IT'S NOT MY FAULT, IT WAS ON FIRE WHEN I GOT THERE
nytheatre.com review by Antonio Sacre
There are a lot of reasons to brave the heat and cram yourself
into the tiny Downtown Variety Lounge at the Present Company to
see It's Not My Fault, It was on Fire when I Got There,
written and directed by Carl Andress. The first is Marcy
McGuigan, a delightful performer who expertly transforms herself
into many different characters without ever falling intocliche.
August 15, 2002
The second is the clever script, which ratchets up the tension and intrigue of a sordid family mystery while being deliciously campy and almost effervescent. The story is complicated, yet doesn't feel so as it unfolds. A writer (played by Andress) needs his sister's (played by McGuigan) permission to publish a story that defames her character. However, the time he chooses to get it is in the middle of her lesbian commitment ceremony in Wisconsin. Mayhem ensues as various friends, aunts, uncles and others (all played by both Andress and/or McGuigan) descend on the day to ruin it (or save it).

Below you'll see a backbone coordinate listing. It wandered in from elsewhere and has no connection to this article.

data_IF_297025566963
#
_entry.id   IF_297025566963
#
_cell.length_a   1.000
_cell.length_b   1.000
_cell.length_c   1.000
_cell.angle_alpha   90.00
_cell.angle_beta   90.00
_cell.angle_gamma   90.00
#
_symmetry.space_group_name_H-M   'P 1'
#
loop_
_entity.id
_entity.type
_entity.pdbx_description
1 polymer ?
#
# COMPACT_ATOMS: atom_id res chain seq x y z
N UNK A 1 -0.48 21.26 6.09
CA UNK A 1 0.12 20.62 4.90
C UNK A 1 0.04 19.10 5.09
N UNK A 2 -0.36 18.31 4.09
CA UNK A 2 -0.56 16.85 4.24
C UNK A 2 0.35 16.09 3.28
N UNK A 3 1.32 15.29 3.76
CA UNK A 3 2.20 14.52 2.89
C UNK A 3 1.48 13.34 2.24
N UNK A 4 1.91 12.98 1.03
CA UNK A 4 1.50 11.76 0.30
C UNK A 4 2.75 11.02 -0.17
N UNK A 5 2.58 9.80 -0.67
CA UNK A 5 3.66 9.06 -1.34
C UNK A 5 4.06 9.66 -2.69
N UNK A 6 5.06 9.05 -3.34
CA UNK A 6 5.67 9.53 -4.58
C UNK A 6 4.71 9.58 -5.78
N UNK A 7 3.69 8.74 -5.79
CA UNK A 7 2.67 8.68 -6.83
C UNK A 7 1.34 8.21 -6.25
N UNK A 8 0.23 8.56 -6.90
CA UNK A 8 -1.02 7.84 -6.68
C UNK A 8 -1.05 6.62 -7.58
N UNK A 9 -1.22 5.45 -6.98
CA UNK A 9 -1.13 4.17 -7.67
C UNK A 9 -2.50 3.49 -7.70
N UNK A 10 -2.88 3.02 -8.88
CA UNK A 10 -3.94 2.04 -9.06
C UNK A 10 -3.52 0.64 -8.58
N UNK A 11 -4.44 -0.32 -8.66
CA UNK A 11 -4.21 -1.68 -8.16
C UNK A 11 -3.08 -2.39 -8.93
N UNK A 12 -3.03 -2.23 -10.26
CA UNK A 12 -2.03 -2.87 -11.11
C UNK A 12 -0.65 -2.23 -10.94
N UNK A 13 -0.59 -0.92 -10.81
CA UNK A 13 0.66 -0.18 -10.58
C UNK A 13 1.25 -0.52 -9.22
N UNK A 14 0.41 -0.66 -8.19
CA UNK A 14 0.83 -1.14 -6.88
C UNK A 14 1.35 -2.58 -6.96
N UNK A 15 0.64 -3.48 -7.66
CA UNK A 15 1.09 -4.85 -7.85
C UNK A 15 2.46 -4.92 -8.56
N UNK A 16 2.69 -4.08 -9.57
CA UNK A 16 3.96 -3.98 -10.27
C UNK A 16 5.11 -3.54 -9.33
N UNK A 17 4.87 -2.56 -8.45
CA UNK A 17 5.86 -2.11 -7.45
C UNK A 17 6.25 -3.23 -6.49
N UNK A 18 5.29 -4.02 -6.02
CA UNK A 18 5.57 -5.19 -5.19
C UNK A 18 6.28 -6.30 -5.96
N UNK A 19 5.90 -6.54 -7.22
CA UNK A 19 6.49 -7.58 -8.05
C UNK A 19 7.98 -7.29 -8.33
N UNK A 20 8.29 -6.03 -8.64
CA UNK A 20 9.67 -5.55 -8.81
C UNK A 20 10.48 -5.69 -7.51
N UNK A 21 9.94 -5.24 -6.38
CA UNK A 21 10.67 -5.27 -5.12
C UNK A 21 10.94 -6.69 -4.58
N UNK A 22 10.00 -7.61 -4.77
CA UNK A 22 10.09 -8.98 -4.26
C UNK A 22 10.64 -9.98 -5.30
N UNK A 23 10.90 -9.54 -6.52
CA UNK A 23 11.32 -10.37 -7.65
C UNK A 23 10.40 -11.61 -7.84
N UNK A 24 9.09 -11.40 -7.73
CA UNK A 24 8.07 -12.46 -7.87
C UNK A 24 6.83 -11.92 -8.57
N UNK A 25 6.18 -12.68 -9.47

The third is watching the two actors play at least ten different roles, switching effortlessly and almost instantaneously among them all without losing the audience.
The fourth is the song and dance number toward the end of the play that resolves all the questions of this family drama. It sits a little uneasily all alone at the end of the play (why not introduce another song earlier?), but still is delightful.
The last might not happen when you go. On opening night, the lights in the DVL failed (pity too, because lightning designer Drew Levy did the most he could with two colors and about ten lights). Andress neatly skipped over to the wall and turned on the house lights and the play continued. When the lights flickered on and off and finally on again with the characters supposedly on a train, Andress improvised, "Damn Amtrak!"
Andress is clearly a talented director, writer and performer, but by wearing all three hats, he is unable to see that his play is twenty minutes too long and could use some paring down. Even so, it is a worthy FringeNYC offering.